There are a million things to blog about concerning our trip to New York, but most of them will have to wait until we get home and my feet stop hurting.
But a few things must be put down while they are fresh.
While in Boro Park completing the multi-year quest of finding oval challah pans...don't ask...we had lunch at an (un-airconditioned) Israeli restaurant on 13th Avenue called Amnon. We didn't find many of the people to be friendly. To be honest, with only one exception I found the people in Boro Park to be rude, condescending, and dismissive. But there was an exception.
This is Bronia.
Bronia -- I won't use her last name -- approached our table and spent a very pleasant few minutes in conversation with us. She wanted to make sure we felt welcome -- it was pretty obvious we were outsiders -- and to tell us about the Museum of Jewish Heritage, at which she volunteers.
Bronia is originally from Galicia, in Poland. She was born about 20 miles from the concentration camp at Auschwitz. Her parents were exterminated there. So were her mother's 10 siblings.
Bronia and her sisters were sent to Auschwitz by the Nazis when Bronia was only 8 years old. She was originally chosen for immediate extermination in the gas chambers, but snuck into the line her sister was in and began 4 years as a slave laborer. She exited the camps at the age of 12 when the camps were liberated. Only she survived.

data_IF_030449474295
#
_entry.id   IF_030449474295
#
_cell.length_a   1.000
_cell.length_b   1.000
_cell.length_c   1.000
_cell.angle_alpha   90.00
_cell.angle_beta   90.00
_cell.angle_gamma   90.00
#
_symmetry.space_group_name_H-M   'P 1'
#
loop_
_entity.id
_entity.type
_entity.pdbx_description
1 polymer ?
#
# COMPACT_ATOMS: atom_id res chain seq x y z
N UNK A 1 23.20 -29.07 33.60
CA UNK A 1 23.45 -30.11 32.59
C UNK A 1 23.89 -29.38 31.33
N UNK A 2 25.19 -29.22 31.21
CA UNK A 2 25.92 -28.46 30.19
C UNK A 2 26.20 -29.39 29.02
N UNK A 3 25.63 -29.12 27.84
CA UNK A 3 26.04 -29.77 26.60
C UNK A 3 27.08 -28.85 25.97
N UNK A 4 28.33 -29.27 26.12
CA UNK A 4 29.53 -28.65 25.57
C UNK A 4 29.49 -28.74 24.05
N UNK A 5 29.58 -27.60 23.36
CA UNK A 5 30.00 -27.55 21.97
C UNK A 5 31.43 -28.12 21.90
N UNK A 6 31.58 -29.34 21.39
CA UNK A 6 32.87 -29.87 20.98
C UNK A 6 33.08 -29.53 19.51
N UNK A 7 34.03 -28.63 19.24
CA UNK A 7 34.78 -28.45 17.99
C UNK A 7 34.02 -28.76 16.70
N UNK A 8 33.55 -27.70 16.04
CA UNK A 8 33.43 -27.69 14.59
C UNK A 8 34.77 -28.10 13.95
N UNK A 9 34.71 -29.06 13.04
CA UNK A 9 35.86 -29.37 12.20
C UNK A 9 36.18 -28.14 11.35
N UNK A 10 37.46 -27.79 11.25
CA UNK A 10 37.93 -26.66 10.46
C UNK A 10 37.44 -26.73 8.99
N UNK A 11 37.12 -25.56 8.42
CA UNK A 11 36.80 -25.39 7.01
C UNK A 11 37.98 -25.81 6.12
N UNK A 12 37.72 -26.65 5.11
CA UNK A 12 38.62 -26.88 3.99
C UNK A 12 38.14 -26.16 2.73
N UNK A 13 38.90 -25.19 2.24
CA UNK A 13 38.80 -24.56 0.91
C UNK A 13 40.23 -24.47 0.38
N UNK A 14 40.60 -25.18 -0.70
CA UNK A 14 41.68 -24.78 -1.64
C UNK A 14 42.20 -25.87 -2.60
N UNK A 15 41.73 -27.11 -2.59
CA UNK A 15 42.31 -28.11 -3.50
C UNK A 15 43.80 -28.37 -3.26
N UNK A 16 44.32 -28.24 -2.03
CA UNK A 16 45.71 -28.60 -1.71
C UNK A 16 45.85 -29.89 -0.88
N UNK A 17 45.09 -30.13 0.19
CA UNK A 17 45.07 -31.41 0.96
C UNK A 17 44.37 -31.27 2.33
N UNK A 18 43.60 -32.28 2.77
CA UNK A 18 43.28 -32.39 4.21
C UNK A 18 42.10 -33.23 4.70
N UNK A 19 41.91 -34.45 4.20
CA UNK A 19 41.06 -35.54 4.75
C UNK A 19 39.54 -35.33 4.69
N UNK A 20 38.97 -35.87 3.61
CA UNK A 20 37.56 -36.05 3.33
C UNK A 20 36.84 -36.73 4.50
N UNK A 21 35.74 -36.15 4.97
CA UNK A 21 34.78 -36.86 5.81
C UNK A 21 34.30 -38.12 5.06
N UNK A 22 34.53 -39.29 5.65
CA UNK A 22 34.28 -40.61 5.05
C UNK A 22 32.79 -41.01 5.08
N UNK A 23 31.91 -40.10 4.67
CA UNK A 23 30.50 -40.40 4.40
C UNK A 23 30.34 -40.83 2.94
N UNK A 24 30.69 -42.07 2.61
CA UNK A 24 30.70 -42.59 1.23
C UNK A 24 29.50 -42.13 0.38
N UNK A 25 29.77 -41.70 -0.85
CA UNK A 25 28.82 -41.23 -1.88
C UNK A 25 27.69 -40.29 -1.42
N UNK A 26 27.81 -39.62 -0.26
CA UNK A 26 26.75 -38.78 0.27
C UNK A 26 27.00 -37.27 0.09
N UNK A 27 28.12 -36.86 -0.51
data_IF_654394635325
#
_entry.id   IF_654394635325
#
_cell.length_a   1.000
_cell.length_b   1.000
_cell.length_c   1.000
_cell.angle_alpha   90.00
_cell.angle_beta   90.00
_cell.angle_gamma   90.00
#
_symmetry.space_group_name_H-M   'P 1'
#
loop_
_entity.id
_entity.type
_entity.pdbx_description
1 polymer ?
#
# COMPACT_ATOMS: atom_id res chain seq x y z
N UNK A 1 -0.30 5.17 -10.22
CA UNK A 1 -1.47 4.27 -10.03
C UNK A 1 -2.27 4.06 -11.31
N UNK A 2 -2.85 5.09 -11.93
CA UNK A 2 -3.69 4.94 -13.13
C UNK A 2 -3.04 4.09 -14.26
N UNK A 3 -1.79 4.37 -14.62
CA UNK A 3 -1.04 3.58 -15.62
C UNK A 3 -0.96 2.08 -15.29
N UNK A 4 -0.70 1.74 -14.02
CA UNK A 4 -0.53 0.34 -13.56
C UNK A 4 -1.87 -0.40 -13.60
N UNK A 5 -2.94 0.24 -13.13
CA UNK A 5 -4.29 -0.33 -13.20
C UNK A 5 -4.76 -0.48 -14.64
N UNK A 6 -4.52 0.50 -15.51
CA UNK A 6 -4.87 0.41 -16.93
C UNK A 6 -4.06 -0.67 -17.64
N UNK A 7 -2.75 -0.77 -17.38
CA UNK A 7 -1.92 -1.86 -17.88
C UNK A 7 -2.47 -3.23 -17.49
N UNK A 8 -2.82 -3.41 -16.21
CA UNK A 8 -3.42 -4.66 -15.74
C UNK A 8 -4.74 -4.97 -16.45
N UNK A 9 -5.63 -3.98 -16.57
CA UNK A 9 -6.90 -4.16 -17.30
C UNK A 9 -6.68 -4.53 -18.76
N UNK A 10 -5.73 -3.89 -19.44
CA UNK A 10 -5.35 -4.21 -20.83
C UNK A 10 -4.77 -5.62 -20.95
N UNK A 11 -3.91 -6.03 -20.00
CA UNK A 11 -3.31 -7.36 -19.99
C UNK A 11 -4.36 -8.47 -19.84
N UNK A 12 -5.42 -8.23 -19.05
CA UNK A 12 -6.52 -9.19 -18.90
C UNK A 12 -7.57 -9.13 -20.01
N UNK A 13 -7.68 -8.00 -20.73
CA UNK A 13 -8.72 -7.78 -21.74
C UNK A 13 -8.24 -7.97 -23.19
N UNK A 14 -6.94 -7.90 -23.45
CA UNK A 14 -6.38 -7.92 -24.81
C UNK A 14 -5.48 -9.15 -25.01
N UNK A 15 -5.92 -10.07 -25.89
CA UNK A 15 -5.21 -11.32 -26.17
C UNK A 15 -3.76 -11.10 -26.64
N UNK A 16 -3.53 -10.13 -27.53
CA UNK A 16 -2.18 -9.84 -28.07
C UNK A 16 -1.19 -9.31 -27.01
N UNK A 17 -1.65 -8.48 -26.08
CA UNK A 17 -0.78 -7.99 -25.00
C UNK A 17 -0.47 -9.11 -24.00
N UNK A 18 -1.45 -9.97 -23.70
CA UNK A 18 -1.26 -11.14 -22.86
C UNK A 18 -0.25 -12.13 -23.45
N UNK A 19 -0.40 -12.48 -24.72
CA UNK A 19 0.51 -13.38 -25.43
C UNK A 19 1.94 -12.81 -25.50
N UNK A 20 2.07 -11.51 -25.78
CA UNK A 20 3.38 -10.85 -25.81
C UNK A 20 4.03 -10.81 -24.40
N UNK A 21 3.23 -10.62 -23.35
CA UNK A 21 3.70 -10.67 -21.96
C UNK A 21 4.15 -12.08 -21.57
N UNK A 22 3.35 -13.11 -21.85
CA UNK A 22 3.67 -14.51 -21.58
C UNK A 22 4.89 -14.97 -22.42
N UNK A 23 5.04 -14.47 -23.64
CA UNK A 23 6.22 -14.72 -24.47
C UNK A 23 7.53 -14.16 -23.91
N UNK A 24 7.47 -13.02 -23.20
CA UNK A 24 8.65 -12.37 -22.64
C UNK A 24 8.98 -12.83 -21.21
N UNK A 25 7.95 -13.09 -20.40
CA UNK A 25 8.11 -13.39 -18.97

Bronia made the infamous Death March from Auschwitz through the snow, pushed onward by the Nazis, who shot anyone who stumbled or slowed. She walked past bodies of people she knew, dead in the snow with bullets through the head. She says it took her 25 years to laugh again, and that she still hasn't cried.
People did this to her. To her family. To humanity. And I don't know how to process it. Now, none of this is news to me...I know all this. And I've met survivors before. But I don't understand it and I can't understand it and I don't want to understand it. I want to cry. Loudly, and unashamedly. I want to give voice to the grief and pain and longing and disbelief.
But I can't cry enough.
So I am going to say Kaddish. For Bronia's mother and father. For her sisters and aunts and uncles. For all of them. And I promise not to forget. I will never be able to understand, but I will remember.